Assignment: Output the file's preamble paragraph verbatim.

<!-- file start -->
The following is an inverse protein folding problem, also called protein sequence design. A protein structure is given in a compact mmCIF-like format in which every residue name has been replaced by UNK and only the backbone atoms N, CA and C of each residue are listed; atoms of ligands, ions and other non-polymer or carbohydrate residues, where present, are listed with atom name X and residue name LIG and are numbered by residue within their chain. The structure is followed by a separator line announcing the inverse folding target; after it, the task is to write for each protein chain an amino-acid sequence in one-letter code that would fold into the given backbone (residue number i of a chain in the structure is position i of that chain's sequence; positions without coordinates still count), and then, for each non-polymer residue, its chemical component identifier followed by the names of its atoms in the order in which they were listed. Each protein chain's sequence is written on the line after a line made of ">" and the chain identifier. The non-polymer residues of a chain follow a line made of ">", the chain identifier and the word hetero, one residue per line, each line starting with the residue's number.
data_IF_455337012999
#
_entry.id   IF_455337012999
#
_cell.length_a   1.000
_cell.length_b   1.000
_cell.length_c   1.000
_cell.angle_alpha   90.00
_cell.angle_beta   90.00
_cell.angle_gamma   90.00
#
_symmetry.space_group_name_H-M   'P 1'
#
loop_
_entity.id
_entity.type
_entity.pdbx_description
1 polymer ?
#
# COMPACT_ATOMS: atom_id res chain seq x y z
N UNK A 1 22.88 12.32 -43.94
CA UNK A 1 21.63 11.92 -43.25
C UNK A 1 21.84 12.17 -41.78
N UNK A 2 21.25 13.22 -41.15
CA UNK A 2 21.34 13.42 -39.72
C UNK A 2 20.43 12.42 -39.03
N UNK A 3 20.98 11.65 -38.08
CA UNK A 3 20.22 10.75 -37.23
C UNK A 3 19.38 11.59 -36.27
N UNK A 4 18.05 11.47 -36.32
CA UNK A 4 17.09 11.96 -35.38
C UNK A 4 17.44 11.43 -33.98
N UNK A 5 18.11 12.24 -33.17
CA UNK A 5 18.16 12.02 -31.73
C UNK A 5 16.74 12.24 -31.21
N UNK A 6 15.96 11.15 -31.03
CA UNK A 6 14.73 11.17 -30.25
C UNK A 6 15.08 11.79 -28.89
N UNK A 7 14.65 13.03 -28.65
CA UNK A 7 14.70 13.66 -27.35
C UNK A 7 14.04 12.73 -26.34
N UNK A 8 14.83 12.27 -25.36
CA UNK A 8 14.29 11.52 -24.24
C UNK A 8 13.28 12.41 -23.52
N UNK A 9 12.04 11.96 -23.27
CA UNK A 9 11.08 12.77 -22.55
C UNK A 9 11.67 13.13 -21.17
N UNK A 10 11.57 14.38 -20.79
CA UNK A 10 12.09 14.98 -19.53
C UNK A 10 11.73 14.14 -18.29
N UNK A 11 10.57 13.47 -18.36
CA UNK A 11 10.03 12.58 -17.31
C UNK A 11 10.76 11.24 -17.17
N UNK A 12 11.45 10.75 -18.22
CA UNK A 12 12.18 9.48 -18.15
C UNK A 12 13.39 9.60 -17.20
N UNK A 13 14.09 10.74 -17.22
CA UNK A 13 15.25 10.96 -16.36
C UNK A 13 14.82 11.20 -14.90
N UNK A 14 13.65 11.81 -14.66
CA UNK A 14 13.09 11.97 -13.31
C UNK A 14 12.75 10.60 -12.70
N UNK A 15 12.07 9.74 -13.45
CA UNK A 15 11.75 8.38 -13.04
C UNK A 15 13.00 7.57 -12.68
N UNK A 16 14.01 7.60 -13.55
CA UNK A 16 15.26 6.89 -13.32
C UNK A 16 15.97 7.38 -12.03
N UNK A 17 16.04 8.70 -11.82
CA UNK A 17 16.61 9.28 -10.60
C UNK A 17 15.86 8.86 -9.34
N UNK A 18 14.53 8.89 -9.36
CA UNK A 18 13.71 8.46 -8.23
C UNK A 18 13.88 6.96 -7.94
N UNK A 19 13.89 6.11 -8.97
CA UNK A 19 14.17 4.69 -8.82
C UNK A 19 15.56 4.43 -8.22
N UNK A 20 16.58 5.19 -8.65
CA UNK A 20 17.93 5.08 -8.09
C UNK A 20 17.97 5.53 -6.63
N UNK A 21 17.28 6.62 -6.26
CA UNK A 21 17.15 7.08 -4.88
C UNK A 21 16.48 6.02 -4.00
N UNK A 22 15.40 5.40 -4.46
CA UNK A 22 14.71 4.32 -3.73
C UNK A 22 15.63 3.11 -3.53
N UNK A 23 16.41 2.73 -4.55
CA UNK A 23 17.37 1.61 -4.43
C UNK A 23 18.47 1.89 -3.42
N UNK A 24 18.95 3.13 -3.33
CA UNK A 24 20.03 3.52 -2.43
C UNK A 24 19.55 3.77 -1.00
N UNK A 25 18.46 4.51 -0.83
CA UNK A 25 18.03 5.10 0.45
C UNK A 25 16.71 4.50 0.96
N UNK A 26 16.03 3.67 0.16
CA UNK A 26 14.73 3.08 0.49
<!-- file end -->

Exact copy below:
The following is an inverse protein folding problem, also called protein sequence design. A protein structure is given in a compact mmCIF-like format in which every residue name has been replaced by UNK and only the backbone atoms N, CA and C of each residue are listed; atoms of ligands, ions and other non-polymer or carbohydrate residues, where present, are listed with atom name X and residue name LIG and are numbered by residue within their chain. The structure is followed by a separator line announcing the inverse folding target; after it, the task is to write for each protein chain an amino-acid sequence in one-letter code that would fold into the given backbone (residue number i of a chain in the structure is position i of that chain's sequence; positions without coordinates still count), and then, for each non-polymer residue, its chemical component identifier followed by the names of its atoms in the order in which they were listed. Each protein chain's sequence is written on the line after a line made of ">" and the chain identifier. The non-polymer residues of a chain follow a line made of ">", the chain identifier and the word hetero, one residue per line, each line starting with the residue's number.